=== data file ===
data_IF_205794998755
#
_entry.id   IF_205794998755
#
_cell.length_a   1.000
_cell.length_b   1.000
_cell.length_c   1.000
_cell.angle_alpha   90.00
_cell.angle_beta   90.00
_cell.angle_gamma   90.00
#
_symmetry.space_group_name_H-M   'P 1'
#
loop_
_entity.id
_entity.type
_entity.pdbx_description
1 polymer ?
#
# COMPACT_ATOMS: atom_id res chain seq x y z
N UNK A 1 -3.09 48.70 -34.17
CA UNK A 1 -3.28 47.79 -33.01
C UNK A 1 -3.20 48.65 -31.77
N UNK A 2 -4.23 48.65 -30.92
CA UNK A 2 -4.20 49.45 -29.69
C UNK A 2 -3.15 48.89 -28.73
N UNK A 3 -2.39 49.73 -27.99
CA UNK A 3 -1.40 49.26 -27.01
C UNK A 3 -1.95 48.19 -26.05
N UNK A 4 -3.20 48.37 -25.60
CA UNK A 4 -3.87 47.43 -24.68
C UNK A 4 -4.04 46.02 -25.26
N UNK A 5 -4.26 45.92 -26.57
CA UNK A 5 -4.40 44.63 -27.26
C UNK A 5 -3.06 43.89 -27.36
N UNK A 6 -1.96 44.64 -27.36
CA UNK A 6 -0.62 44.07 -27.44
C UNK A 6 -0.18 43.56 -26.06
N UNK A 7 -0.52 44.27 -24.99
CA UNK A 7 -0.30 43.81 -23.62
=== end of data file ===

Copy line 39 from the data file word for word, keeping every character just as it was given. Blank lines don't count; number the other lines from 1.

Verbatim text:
N UNK A 7 -0.52 44.27 -24.99